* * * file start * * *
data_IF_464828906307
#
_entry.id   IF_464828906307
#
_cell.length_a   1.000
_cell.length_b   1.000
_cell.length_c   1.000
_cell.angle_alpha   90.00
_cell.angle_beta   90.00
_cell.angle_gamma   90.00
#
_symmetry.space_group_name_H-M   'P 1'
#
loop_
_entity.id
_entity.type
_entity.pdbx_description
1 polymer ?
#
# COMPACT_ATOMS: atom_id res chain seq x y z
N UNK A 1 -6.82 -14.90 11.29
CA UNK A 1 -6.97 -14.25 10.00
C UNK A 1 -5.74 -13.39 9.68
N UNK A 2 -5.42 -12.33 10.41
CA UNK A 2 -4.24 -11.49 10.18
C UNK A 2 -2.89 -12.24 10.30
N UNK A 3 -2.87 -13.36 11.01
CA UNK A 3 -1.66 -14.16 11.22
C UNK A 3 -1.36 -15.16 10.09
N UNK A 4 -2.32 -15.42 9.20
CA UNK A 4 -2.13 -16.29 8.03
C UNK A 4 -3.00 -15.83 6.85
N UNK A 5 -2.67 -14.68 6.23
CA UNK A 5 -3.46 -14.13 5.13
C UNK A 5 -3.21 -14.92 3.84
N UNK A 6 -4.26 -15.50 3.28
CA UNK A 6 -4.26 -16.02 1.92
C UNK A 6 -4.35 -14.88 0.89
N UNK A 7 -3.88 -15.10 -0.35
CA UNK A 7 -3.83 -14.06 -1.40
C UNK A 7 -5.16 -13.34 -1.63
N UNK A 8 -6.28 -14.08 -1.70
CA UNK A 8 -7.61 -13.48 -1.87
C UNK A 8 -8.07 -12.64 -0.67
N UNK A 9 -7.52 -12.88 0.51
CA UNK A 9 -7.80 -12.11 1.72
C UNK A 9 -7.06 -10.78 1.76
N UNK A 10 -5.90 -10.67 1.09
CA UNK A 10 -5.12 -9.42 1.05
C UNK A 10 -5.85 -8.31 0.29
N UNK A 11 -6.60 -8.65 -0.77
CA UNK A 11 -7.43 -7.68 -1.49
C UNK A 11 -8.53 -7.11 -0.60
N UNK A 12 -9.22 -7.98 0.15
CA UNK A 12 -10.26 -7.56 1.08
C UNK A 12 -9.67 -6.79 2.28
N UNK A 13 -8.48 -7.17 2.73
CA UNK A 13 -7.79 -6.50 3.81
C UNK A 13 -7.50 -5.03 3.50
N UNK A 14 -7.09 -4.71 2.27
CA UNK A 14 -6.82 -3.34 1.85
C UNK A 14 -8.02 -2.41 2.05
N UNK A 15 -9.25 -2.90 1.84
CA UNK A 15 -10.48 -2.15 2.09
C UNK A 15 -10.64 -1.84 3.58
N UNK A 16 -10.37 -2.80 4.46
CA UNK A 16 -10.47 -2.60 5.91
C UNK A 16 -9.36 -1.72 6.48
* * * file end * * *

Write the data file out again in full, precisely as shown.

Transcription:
data_IF_464828906307
#
_entry.id   IF_464828906307
#
_cell.length_a   1.000
_cell.length_b   1.000
_cell.length_c   1.000
_cell.angle_alpha   90.00
_cell.angle_beta   90.00
_cell.angle_gamma   90.00
#
_symmetry.space_group_name_H-M   'P 1'
#
loop_
_entity.id
_entity.type
_entity.pdbx_description
1 polymer ?
#
# COMPACT_ATOMS: atom_id res chain seq x y z
N UNK A 1 -6.82 -14.90 11.29
CA UNK A 1 -6.97 -14.25 10.00
C UNK A 1 -5.74 -13.39 9.68
N UNK A 2 -5.42 -12.33 10.41
CA UNK A 2 -4.24 -11.49 10.18
C UNK A 2 -2.89 -12.24 10.30
N UNK A 3 -2.87 -13.36 11.01
CA UNK A 3 -1.66 -14.16 11.22
C UNK A 3 -1.36 -15.16 10.09
N UNK A 4 -2.32 -15.42 9.20
CA UNK A 4 -2.13 -16.29 8.03
C UNK A 4 -3.00 -15.83 6.85
N UNK A 5 -2.67 -14.68 6.23
CA UNK A 5 -3.46 -14.13 5.13
C UNK A 5 -3.21 -14.92 3.84
N UNK A 6 -4.26 -15.50 3.28
CA UNK A 6 -4.26 -16.02 1.92
C UNK A 6 -4.35 -14.88 0.89
N UNK A 7 -3.88 -15.10 -0.35
CA UNK A 7 -3.83 -14.06 -1.40
C UNK A 7 -5.16 -13.34 -1.63
N UNK A 8 -6.28 -14.08 -1.70
CA UNK A 8 -7.61 -13.48 -1.87
C UNK A 8 -8.07 -12.64 -0.67
N UNK A 9 -7.52 -12.88 0.51
CA UNK A 9 -7.80 -12.11 1.72
C UNK A 9 -7.06 -10.78 1.76
N UNK A 10 -5.90 -10.67 1.09
CA UNK A 10 -5.12 -9.42 1.05
C UNK A 10 -5.85 -8.31 0.29
N UNK A 11 -6.60 -8.65 -0.77
CA UNK A 11 -7.43 -7.68 -1.49
C UNK A 11 -8.53 -7.11 -0.60
N UNK A 12 -9.22 -7.98 0.15
CA UNK A 12 -10.26 -7.56 1.08
C UNK A 12 -9.67 -6.79 2.28
N UNK A 13 -8.48 -7.17 2.73
CA UNK A 13 -7.79 -6.50 3.81
C UNK A 13 -7.50 -5.03 3.50
N UNK A 14 -7.09 -4.71 2.27
CA UNK A 14 -6.82 -3.34 1.85
C UNK A 14 -8.02 -2.41 2.05
N UNK A 15 -9.25 -2.90 1.84
CA UNK A 15 -10.48 -2.15 2.09
C UNK A 15 -10.64 -1.84 3.58
N UNK A 16 -10.37 -2.80 4.46
CA UNK A 16 -10.47 -2.60 5.91
C UNK A 16 -9.36 -1.72 6.48